Honestly, I would have enjoyed the experience more if I had not been suffering a bit from the altitude. As it was, it was a moving experience. The altitude sickness however, caused the young man in charge of us to panic a little. He kept trying to force oxygen on me, and I kept insisting I did not need any. He popped up a little later with some Chinese medicine for headache, which I took. Later, while we were still waiting for the bus, the Tibetan actors also showed their concern and one of the actresses provided me with some rhodiola pills. Rhodiola is an herb which grows here and Tibetans use it to help with adjusting to altitude. It is available here in the form of pills and teas, which are quite tasty.
Finally the bus arrived and we made our way through the pitch black night, the path lit only by a couple of cell phones. I nearly took a fall slipping in some relatively fresh yak dung on the side of a hill. Luckily, I caught myself. Once we were on the bus, we were in for nearly an hour's ride back to a small town we had passed on the way. Once there, it was almost midnight. We went to a small Chinese restaurant where we all ate together. While we waited for food, we were all given something to drink which we were told would keep us from getting colds. It was Coke, they said, boiled with medicine. The medicine turned out to be just ginger. Let me say that it is one drink that I will be happy to never have again once I am back in the States--boiled Coke with ginger. It is amazing what people in other countries do with Coke.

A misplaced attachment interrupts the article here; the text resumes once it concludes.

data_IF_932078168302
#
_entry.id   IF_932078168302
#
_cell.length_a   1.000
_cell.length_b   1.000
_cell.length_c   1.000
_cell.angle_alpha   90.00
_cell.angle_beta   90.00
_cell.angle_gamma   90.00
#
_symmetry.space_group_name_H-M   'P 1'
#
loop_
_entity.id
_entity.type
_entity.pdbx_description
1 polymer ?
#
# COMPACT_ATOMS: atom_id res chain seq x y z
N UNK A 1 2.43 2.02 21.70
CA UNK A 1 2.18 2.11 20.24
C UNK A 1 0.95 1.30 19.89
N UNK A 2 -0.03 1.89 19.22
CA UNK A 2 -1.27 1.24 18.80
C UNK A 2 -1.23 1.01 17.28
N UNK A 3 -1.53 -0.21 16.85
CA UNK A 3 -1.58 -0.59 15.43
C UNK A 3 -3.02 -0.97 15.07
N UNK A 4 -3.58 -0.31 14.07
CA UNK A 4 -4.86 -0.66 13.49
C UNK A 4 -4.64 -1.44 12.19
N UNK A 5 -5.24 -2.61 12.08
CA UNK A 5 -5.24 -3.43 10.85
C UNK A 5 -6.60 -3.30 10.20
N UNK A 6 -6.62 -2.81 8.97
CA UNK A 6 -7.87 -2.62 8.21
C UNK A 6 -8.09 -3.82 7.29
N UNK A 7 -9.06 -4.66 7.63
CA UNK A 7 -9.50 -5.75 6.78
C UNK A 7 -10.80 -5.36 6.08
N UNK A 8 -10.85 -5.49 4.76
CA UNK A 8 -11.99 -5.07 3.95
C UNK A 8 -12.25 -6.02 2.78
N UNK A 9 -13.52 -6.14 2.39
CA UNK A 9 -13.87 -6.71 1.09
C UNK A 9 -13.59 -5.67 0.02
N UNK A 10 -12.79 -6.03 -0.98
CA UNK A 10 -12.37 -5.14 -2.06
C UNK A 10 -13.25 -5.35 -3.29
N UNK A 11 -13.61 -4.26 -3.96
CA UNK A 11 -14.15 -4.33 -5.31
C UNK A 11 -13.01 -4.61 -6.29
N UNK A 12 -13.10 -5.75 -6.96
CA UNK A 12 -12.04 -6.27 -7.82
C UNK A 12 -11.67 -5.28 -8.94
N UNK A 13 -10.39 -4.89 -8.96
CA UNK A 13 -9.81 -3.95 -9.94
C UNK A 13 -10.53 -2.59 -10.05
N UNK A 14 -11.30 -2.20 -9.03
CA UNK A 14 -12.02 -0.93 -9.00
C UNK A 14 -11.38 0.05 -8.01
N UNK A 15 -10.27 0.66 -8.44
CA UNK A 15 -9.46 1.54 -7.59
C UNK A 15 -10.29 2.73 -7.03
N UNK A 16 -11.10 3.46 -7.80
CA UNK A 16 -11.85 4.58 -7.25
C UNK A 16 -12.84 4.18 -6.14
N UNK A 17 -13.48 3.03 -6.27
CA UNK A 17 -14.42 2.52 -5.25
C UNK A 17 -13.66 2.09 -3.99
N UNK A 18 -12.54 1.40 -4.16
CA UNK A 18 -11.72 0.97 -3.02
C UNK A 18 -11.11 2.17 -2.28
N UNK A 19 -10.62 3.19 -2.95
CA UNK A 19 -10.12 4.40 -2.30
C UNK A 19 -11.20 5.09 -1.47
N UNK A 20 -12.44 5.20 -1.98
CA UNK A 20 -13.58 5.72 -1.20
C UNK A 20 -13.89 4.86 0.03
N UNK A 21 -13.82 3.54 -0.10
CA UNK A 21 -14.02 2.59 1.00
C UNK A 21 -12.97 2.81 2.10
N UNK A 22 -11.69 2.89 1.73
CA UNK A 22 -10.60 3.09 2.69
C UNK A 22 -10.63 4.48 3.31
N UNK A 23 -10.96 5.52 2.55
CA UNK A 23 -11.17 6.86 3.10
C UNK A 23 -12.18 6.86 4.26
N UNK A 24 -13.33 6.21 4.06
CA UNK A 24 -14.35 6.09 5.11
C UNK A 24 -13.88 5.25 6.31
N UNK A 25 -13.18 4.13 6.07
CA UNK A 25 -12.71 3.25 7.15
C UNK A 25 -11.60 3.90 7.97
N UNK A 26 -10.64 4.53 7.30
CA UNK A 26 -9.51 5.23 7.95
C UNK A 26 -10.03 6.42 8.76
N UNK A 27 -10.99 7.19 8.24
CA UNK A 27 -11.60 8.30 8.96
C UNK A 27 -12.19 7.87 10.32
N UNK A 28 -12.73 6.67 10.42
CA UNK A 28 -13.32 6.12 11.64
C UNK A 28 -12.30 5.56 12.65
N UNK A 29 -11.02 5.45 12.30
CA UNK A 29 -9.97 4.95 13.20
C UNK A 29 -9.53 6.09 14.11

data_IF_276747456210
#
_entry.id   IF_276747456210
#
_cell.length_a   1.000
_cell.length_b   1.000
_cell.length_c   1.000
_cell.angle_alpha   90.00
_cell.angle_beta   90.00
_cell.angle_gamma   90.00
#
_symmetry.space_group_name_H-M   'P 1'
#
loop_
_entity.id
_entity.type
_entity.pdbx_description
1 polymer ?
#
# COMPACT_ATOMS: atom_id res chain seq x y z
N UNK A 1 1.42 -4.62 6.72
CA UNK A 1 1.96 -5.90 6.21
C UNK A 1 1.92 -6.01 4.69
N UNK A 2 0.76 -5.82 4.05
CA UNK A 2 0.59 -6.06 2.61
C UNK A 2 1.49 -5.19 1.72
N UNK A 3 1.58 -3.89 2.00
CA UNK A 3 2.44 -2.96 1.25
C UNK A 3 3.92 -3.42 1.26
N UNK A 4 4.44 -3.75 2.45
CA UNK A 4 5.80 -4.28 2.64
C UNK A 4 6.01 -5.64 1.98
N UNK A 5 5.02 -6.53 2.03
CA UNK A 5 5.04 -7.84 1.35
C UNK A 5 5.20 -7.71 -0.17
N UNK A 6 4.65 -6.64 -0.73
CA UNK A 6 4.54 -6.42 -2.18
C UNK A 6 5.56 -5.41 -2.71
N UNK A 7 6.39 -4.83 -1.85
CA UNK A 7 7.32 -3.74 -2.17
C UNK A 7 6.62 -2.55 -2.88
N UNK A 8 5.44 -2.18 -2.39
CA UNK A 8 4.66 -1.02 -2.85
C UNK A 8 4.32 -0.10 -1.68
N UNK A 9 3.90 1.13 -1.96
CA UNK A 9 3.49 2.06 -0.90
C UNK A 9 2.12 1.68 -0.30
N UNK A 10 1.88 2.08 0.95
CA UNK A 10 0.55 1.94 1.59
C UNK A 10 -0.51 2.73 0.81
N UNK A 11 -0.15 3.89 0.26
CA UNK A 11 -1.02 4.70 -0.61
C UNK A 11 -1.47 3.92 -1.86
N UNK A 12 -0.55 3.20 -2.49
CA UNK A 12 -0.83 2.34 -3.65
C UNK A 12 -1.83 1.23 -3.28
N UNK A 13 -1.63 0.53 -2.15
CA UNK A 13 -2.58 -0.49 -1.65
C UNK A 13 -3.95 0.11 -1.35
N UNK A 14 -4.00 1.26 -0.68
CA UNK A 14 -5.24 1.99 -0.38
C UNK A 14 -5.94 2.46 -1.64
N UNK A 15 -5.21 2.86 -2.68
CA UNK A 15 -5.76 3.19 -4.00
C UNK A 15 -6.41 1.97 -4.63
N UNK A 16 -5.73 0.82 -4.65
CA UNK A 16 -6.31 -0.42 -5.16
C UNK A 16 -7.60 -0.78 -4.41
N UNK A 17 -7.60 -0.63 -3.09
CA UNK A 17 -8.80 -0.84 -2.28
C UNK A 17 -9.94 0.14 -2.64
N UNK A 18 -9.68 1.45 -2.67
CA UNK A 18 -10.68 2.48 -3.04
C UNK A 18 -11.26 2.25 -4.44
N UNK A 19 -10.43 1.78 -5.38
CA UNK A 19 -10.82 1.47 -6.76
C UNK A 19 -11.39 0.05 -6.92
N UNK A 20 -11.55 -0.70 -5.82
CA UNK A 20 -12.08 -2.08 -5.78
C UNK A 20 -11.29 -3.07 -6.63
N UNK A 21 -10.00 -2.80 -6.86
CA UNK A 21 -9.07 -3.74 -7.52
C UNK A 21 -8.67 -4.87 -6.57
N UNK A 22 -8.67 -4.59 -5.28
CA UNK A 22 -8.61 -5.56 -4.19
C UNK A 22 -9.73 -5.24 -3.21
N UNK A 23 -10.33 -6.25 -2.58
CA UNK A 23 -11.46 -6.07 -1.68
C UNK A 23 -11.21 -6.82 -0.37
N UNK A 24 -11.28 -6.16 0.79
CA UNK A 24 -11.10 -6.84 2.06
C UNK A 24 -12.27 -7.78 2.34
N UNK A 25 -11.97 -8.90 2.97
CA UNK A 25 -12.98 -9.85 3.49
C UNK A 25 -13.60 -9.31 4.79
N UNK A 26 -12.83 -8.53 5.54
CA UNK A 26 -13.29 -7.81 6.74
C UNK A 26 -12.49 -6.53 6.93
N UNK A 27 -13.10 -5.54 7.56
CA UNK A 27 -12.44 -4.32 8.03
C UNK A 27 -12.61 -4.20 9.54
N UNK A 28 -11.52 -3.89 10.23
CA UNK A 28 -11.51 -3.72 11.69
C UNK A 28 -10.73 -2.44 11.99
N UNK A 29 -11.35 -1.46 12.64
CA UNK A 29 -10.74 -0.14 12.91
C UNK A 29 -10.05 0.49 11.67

Eventually, we made it to our hotel, about 1am. Doris and I shared a room with the two actresses and quickly settled down, since we had to be back on the bus around 7am.
Morning came early and we went back to the camp, where breakfast consisted of our choice of bread and Chinese sausage, instant noodles, and coffee or tea. Doris' scene was the first to be filmed that morning. After, we went back to the warmth of the kitchen tent. A few minutes later, I was called and told to go down to the river. I was to be an extra from Base Camp. The plot of my scene was that the main characters, who had been lost on the mountain, were spotted and I and the boys from the hiking school, were to be rescuers and help them down the mountain.